Off the bat, that title is inaccurate. I don’t hate everyone. I like my dogs. There are a few people on Twitter that make me laugh, and I tend to enjoy the company of the other writers for some reason. Other than that, most people can go jump in a lake. It stands to reason that as someone who rarely leaves the comfort of his house, that I don’t have to go out of my way to avoid social situations that don’t involve my dogs, or discussing topics for a quarterly magazine. When I do leave the gloomy chambers of my one bedroom apartment, it’s to walk down the street to my favorite bar and chat with the bartender, Karl (whom, come to think of it, I also quite like). Against my better judgment, and in a frenzied moment of needing to get out of my house, I accepted an invitation to a game night.
The party’s host was a friend from Chicago who used to skateboard all the time when he wasn’t performing stand up. Now he mostly hosts game nights. I arrived with a six-pack of beer and a tub of hummus in hand (hummus being the snack de rigueur of game nights round the world) and was greeted by couples who were beginning to look like each other and who do things like work at banks and take sketch writing classes. I spoke a little about my job, but the life of a freelance writer is deeply uninteresting (“You spend how much time watching TV?”), so we went back to talking about improv classes. This went on for another hour while I drank my way through half my six-pack and ate most of a tub of hummus. Then the games were on.
The party opened up with a game where you gave clues to your teammates about a word you were trying to make them guess. I tend to be a bit of a nihilist when it comes to playing board games, and if I can cause the game to come crashing down in a fiery heap then I consider everything a success. Most games are constructed to avoid this kind of Lokism, but not the guessing game we were embroiled in. When it was my turn to feed clues I gave them in Portuguese, or sang them as if I were Kate Bush. And when it was my turn to guess I pretended as if I were deaf, and guessed the previous team’s word. It may sound like I’m an awful party guest, but this wasn’t a party – it was game night. After a few more torturous rounds of whatever we were playing (torturous for them because of my awful playing, torturous for me because I had to constantly think up new and clever ways to be terrible) the group moved on to something else while I stood in the kitchen finishing off my six-pack and waiting until everyone’s backs were turned so I could sneak out the bathroom window and catch the bus home.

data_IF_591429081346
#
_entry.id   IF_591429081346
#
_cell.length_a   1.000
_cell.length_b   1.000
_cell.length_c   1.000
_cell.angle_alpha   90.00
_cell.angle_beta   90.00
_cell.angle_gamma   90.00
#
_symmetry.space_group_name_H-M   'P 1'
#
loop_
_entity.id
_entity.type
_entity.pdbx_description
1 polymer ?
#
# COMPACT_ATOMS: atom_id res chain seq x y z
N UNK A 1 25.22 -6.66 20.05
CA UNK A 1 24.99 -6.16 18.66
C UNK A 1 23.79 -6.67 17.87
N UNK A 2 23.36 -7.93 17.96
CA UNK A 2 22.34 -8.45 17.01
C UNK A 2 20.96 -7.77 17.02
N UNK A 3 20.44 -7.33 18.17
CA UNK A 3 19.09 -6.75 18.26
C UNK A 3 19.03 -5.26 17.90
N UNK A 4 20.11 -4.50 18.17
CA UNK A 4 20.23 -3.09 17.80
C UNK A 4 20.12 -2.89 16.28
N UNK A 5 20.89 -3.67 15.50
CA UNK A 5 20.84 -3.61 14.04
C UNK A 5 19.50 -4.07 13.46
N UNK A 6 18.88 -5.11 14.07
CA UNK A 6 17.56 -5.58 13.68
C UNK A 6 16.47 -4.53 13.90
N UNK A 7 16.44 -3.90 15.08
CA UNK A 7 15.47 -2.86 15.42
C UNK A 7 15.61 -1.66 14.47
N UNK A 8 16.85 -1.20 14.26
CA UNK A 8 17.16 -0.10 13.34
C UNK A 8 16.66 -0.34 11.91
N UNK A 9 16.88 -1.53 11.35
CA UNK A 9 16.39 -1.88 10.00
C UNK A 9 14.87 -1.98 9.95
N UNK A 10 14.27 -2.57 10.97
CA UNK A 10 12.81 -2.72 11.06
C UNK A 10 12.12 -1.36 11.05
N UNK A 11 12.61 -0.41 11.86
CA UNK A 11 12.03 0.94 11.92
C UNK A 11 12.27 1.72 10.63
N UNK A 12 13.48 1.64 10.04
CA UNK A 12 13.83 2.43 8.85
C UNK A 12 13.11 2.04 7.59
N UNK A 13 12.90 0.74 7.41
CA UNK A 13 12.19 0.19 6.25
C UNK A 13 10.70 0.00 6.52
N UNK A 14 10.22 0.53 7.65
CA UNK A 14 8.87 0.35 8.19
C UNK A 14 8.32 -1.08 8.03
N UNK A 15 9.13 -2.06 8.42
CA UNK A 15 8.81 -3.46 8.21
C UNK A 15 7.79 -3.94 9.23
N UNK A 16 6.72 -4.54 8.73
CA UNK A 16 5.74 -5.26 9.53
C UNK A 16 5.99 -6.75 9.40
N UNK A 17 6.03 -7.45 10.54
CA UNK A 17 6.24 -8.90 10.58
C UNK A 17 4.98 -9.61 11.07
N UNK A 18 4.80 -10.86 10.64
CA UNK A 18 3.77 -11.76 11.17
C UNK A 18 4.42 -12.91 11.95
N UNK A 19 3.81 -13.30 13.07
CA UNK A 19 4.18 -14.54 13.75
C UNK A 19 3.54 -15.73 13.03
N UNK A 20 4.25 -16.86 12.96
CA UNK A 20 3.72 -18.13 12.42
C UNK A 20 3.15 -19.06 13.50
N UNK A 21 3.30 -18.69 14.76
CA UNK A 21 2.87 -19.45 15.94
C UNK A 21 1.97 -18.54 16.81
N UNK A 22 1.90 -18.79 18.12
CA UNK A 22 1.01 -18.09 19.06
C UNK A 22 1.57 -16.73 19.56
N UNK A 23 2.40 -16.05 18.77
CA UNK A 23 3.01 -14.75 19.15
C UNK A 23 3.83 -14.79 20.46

The next day I received a text from my friend saying, “Had a great time last night, we should do it again some time soon.” I replied, “For sure,” because I’m a phony.
If you’ve never been to a game night, you’re probably too young to be boring. You aren’t invited to game nights because none of your friends have stopped doing ecstasy, and none of their bands have broken up. By the time you hit 28, the invitations will start arriving. They’ll be at a trickle at first, but soon enough people will be saying things to you like, “We should have a game night.” Or, “You know what we haven’t done in a while? Had a game night.” Those sentences are the first breaths of death against the back of your neck. You can’t choose whether or not you’ll get to die, but you can choose whether or not you end up spending three hours playing board game with men and women in their late 20s and early 30s. Choose wisely.